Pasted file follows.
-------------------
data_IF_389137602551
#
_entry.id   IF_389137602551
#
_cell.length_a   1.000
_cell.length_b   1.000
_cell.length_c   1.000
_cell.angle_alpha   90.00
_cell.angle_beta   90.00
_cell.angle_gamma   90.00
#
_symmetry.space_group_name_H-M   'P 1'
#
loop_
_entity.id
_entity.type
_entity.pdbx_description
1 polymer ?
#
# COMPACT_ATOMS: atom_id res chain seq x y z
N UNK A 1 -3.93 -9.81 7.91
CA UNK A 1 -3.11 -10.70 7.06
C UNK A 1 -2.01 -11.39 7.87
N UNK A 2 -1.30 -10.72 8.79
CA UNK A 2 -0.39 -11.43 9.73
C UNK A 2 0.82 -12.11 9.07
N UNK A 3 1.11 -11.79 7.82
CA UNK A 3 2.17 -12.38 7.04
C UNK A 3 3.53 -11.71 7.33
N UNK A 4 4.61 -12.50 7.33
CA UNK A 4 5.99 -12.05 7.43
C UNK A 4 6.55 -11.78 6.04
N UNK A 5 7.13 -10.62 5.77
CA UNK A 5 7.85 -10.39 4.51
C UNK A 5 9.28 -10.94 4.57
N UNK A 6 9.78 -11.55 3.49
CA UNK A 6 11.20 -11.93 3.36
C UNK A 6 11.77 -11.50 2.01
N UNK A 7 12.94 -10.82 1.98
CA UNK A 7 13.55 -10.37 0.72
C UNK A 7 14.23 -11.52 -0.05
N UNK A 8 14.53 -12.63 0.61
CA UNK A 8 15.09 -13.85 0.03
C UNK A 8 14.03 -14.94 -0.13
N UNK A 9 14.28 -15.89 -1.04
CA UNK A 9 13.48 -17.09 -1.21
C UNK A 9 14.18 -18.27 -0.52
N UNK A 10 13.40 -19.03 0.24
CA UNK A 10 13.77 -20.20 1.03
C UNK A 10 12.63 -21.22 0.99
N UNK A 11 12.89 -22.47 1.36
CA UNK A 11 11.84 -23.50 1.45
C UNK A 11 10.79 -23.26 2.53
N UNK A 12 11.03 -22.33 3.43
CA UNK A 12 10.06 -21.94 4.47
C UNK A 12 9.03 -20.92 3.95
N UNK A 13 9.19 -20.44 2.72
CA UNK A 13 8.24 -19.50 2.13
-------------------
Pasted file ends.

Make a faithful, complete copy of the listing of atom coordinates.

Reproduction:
data_IF_389137602551
#
_entry.id   IF_389137602551
#
_cell.length_a   1.000
_cell.length_b   1.000
_cell.length_c   1.000
_cell.angle_alpha   90.00
_cell.angle_beta   90.00
_cell.angle_gamma   90.00
#
_symmetry.space_group_name_H-M   'P 1'
#
loop_
_entity.id
_entity.type
_entity.pdbx_description
1 polymer ?
#
# COMPACT_ATOMS: atom_id res chain seq x y z
N UNK A 1 -3.93 -9.81 7.91
CA UNK A 1 -3.11 -10.70 7.06
C UNK A 1 -2.01 -11.39 7.87
N UNK A 2 -1.30 -10.72 8.79
CA UNK A 2 -0.39 -11.43 9.73
C UNK A 2 0.82 -12.11 9.07
N UNK A 3 1.11 -11.79 7.82
CA UNK A 3 2.17 -12.38 7.04
C UNK A 3 3.53 -11.71 7.33
N UNK A 4 4.61 -12.50 7.33
CA UNK A 4 5.99 -12.05 7.43
C UNK A 4 6.55 -11.78 6.04
N UNK A 5 7.13 -10.62 5.77
CA UNK A 5 7.85 -10.39 4.51
C UNK A 5 9.28 -10.94 4.57
N UNK A 6 9.78 -11.55 3.49
CA UNK A 6 11.20 -11.93 3.36
C UNK A 6 11.77 -11.50 2.01
N UNK A 7 12.94 -10.82 1.98
CA UNK A 7 13.55 -10.37 0.72
C UNK A 7 14.23 -11.52 -0.05
N UNK A 8 14.53 -12.63 0.61
CA UNK A 8 15.09 -13.85 0.03
C UNK A 8 14.03 -14.94 -0.13
N UNK A 9 14.28 -15.89 -1.04
CA UNK A 9 13.48 -17.09 -1.21
C UNK A 9 14.18 -18.27 -0.52
N UNK A 10 13.40 -19.03 0.24
CA UNK A 10 13.77 -20.20 1.03
C UNK A 10 12.63 -21.22 0.99
N UNK A 11 12.89 -22.47 1.36
CA UNK A 11 11.84 -23.50 1.45
C UNK A 11 10.79 -23.26 2.53
N UNK A 12 11.03 -22.33 3.43
CA UNK A 12 10.06 -21.94 4.47
C UNK A 12 9.03 -20.92 3.95
N UNK A 13 9.19 -20.44 2.72
CA UNK A 13 8.24 -19.50 2.13